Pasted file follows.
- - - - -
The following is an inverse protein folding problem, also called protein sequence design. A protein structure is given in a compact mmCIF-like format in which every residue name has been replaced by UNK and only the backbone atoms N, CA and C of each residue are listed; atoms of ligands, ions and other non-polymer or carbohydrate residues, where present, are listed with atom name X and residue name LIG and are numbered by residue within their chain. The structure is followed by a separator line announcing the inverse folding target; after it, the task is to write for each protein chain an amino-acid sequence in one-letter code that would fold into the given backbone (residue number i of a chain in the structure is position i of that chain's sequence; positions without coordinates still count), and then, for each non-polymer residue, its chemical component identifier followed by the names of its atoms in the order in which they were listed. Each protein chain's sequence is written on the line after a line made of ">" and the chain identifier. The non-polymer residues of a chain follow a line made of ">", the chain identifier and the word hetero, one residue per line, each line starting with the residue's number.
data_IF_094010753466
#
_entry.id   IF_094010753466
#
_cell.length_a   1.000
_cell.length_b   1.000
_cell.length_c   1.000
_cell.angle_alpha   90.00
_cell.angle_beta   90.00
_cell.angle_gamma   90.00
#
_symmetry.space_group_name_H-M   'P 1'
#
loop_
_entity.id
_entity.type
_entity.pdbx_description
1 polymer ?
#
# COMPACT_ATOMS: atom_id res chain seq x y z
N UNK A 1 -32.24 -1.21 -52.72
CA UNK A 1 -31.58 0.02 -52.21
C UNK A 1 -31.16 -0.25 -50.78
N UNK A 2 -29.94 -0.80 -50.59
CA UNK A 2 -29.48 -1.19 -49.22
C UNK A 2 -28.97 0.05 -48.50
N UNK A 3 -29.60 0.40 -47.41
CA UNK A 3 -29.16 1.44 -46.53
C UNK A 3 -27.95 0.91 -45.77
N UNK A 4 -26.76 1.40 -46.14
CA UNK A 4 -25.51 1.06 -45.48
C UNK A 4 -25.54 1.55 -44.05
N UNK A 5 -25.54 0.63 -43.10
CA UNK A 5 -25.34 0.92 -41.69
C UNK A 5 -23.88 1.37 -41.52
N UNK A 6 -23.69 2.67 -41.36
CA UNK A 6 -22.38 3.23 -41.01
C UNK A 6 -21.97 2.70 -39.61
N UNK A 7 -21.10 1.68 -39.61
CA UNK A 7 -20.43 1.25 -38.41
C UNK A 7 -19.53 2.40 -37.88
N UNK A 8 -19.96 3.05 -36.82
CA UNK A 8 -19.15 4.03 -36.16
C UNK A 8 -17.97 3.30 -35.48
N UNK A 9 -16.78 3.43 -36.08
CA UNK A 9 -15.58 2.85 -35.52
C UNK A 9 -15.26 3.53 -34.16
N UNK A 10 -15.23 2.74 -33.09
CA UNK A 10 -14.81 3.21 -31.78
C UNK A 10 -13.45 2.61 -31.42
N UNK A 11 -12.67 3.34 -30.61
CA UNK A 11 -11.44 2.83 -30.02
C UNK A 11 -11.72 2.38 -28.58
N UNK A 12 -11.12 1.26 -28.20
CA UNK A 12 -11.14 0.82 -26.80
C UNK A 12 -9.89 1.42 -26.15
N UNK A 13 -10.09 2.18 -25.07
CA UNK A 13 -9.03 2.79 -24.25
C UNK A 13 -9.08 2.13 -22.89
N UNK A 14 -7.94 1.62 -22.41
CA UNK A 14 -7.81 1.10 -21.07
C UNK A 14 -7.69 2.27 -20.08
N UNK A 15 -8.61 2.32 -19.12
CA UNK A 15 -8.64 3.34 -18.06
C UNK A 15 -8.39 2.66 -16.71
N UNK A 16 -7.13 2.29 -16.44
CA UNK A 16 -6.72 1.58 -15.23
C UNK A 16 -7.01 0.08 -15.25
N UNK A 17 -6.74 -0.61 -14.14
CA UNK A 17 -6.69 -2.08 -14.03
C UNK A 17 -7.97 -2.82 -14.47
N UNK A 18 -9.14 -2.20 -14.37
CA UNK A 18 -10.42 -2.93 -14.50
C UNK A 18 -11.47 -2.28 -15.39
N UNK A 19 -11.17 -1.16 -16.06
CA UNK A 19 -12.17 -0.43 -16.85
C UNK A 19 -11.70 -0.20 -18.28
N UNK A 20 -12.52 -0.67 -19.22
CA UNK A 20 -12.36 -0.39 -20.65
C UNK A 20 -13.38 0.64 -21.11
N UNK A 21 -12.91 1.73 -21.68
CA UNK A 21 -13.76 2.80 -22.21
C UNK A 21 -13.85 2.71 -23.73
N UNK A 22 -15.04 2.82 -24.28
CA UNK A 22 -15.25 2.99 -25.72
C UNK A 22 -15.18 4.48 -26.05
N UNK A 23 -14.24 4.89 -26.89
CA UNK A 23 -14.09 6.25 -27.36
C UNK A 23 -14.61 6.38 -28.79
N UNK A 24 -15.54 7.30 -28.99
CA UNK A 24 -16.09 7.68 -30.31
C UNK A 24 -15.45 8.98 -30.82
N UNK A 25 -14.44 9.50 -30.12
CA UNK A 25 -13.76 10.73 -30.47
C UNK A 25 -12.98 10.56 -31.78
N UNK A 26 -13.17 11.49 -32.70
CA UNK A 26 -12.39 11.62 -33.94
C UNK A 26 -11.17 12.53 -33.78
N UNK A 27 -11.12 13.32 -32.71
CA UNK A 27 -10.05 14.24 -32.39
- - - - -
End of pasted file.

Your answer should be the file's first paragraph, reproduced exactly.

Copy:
The following is an inverse protein folding problem, also called protein sequence design. A protein structure is given in a compact mmCIF-like format in which every residue name has been replaced by UNK and only the backbone atoms N, CA and C of each residue are listed; atoms of ligands, ions and other non-polymer or carbohydrate residues, where present, are listed with atom name X and residue name LIG and are numbered by residue within their chain. The structure is followed by a separator line announcing the inverse folding target; after it, the task is to write for each protein chain an amino-acid sequence in one-letter code that would fold into the given backbone (residue number i of a chain in the structure is position i of that chain's sequence; positions without coordinates still count), and then, for each non-polymer residue, its chemical component identifier followed by the names of its atoms in the order in which they were listed. Each protein chain's sequence is written on the line after a line made of ">" and the chain identifier. The non-polymer residues of a chain follow a line made of ">", the chain identifier and the word hetero, one residue per line, each line starting with the residue's number.